In January 1994 Senegal undertook a bold and ambitious economic reform program with the support of the international donor community. This reform began with a 50 percent devaluation of Senegal's currency, the CFA franc, which was linked at a fixed rate to the former French franc and now to the euro. Government price controls and subsidies have been steadily dismantled. After seeing its economy retract by 2.1 percent in 1993, Senegal made an important turnaround, thanks to the reform program, with real growth in GDP averaging 5 percent annually during the years 1995–2001. Annual inflation was reduced to less than 1 percent, but rose again to an estimated 3.3 percent in 2001. Investment increased steadily from 13.8 percent of GDP in 1993 to 16.5 percent in 1997.

The main industries include food processing, mining, cement, artificial fertilizer, chemicals, textiles, refining imported petroleum, and tourism. Exports include fish, chemicals, cotton, fabrics, groundnuts, and calcium phosphate, and the principal foreign market is India at 26.7 percent of exports (as of 1998). Other foreign markets include the US, Italy, and the UK.

As a member of the West African Economic and Monetary Union (WAEMU), Senegal is working toward greater regional integration with a unified external tariff. Senegal also realized full Internet connectivity in 1996, creating a mini-boom in information technology-based services. Private activity now accounts for 82 percent of GDP. On the negative side, Senegal faces deep-seated urban problems of chronic unemployment, socioeconomic disparity, juvenile delinquency, and drug addiction.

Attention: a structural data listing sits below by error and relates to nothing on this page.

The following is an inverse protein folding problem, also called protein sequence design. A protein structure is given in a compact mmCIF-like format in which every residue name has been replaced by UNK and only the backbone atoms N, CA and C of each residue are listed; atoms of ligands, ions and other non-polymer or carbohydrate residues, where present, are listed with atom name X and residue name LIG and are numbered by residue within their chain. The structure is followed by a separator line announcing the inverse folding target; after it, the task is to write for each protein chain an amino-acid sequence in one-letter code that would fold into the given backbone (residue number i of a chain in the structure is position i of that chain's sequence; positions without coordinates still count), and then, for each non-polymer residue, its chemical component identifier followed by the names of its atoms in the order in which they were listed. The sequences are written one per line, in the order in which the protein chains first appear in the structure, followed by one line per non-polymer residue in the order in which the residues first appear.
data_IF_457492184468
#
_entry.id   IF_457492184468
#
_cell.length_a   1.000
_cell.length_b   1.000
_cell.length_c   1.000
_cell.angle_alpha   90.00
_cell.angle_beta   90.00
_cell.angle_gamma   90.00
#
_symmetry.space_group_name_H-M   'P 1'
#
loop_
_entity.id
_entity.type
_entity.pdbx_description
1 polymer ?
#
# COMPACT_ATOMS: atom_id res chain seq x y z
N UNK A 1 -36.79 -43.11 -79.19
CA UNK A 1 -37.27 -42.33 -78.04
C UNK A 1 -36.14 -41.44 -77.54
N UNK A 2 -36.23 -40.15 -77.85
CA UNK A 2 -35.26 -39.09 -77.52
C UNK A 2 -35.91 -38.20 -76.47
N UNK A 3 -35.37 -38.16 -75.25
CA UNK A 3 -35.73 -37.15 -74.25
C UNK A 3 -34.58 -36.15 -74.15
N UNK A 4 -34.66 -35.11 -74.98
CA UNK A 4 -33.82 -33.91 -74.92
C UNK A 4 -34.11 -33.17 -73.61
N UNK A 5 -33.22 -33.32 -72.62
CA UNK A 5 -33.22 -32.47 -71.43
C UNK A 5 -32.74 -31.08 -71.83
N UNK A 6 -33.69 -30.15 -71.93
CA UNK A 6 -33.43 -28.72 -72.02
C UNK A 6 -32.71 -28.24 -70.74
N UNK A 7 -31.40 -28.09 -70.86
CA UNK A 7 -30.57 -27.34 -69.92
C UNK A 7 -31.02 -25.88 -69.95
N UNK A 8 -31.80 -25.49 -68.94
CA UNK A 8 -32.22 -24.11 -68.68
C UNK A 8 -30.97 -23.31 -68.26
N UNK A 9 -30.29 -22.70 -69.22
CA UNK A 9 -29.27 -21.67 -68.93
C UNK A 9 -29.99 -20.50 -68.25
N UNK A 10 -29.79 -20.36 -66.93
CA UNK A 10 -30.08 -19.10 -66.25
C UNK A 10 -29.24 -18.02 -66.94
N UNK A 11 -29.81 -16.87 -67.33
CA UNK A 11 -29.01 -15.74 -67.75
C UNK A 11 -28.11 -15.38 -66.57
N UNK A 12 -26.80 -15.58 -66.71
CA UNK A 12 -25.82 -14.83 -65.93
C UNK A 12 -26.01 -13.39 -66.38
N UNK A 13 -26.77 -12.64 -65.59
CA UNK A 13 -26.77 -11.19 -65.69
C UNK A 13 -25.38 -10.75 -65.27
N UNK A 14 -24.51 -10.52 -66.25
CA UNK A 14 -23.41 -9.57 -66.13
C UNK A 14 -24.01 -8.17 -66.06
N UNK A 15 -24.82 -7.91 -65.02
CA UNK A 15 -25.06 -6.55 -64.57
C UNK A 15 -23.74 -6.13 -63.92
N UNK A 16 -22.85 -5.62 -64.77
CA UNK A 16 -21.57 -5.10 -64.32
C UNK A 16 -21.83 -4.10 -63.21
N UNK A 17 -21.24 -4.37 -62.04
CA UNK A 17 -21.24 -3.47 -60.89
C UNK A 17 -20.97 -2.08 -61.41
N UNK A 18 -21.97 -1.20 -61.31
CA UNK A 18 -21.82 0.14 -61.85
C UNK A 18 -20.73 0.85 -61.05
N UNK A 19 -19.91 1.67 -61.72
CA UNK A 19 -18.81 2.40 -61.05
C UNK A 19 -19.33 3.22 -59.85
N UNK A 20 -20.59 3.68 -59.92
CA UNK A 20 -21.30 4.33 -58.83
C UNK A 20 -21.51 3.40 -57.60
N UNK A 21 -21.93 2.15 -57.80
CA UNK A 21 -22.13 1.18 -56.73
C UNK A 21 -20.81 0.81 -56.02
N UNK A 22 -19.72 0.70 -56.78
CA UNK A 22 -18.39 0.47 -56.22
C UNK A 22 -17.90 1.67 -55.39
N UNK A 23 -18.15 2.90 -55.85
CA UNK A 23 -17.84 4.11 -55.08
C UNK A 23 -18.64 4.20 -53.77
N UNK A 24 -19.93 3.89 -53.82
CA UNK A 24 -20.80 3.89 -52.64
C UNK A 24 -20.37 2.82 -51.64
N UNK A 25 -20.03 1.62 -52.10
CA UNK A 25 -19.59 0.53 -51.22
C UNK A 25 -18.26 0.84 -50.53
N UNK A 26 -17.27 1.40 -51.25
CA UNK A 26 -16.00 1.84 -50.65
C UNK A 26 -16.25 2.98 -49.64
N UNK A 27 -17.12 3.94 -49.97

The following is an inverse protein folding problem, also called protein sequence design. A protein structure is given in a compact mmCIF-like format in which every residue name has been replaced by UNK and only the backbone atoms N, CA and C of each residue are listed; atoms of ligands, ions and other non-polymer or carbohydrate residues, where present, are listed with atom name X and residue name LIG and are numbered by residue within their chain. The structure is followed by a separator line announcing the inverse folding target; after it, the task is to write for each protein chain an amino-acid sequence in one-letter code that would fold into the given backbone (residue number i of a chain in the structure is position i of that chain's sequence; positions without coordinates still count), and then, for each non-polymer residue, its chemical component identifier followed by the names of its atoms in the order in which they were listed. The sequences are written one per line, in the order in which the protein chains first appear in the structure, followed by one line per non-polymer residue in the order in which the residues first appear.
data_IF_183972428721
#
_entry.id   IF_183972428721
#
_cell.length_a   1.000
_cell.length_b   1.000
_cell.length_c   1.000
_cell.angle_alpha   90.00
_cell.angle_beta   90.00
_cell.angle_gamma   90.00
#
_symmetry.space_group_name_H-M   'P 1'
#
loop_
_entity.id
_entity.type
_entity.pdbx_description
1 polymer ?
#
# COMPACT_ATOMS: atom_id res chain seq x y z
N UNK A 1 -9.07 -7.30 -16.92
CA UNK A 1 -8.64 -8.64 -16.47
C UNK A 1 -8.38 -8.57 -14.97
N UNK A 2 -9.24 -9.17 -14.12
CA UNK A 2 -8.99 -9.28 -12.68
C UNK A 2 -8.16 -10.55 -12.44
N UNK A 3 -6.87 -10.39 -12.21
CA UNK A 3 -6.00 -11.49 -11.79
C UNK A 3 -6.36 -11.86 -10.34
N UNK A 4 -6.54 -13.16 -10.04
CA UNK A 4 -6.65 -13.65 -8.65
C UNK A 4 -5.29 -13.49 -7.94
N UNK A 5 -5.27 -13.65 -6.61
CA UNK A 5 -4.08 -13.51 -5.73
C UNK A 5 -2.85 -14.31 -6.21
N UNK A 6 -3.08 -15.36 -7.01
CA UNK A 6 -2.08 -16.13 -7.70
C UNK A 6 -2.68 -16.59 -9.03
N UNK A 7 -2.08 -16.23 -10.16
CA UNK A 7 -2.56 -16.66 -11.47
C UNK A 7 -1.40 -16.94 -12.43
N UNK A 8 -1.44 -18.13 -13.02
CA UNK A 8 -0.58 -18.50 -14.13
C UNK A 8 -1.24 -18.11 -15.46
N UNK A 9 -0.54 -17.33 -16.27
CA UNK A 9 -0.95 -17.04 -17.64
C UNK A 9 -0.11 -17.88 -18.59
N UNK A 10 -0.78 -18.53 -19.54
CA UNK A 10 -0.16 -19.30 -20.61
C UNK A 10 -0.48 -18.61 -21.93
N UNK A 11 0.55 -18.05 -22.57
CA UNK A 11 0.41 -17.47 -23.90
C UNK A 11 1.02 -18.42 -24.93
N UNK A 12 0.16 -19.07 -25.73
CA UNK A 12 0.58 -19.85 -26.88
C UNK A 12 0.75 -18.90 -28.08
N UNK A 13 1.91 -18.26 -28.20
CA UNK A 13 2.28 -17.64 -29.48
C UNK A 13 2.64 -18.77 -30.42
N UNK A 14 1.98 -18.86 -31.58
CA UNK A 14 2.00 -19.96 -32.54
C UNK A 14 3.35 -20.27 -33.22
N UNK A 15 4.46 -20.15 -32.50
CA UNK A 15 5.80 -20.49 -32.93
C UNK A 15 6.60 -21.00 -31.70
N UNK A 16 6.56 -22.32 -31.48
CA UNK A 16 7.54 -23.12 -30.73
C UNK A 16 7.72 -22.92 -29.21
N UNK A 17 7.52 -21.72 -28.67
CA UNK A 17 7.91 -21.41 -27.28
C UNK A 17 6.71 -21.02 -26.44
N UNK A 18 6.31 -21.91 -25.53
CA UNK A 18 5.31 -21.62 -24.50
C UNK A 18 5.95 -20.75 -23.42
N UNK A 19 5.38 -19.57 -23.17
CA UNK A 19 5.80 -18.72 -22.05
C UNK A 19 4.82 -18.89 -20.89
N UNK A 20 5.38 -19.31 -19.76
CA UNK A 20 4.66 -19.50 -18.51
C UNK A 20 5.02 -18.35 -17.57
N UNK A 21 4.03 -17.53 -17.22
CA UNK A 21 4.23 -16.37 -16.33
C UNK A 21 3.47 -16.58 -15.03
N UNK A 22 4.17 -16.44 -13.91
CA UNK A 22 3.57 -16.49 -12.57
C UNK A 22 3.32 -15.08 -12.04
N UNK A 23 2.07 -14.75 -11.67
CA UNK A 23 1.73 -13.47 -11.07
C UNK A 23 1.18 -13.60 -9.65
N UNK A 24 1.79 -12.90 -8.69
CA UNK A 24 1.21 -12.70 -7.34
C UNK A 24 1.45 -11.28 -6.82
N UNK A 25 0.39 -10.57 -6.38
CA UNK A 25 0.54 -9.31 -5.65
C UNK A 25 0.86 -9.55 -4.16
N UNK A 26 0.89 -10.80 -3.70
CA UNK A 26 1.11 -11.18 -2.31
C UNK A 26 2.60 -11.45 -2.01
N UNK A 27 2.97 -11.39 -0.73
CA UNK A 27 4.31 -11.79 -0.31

NGOs

In recent years non-governmental organizations have played a significant role in economic and social development in Senegal. Fatou Sarr (in Development, Volume 49, Number 2, June 2006 , pp. 108-115; Palgrave Macmillan) cites as issues, a lack of a stable financial base for some NGOs and vulnerability to manipulation by authorities and donor agencies as ongoing NGO issues in Senegal. Some NGOs, such as USA-based TOSTAN focus their programs on sanitation, education and women's health issues. Others, such as AASED D'Assistance aux Enfant, focus on children.

 Demographics

Senegal has a population of over 11 million, about 70 percent of whom live in rural areas. Density in these areas varies from about 77 inhabitants per square kilometre (199/sq mi) in the west-central region to 2 inhabitants per square kilometre (5/sq mi) in the arid eastern section. According to the World Refugee Survey 2008, published by the U.S. Committee for Refugees and Immigrants, Senegal has a population of refugees and asylum seekers numbering approximately 23,800 in 2007. The majority of this population (20,200) is from Mauritania. Refugees live in N'dioum, Dodel, and small settlements along the Senegal River valley.

  Religion

Islam is the predominant religion, practiced by approximately 95 percent of the country's population; the Christian community, at 4 percent of the population, includes Roman Catholics and diverse Protestant denominations.
There is also a 1 percent population who maintain animism in their beliefs, particularly in the southeastern region of the country.

  Culture

Senegal's musical heritage is better known than that of most African countries, due to the popularity of mbalax, which is a form of Wolof percussive music; it has been popularized by Youssou N'Dour. Sabar drumming is especially popular.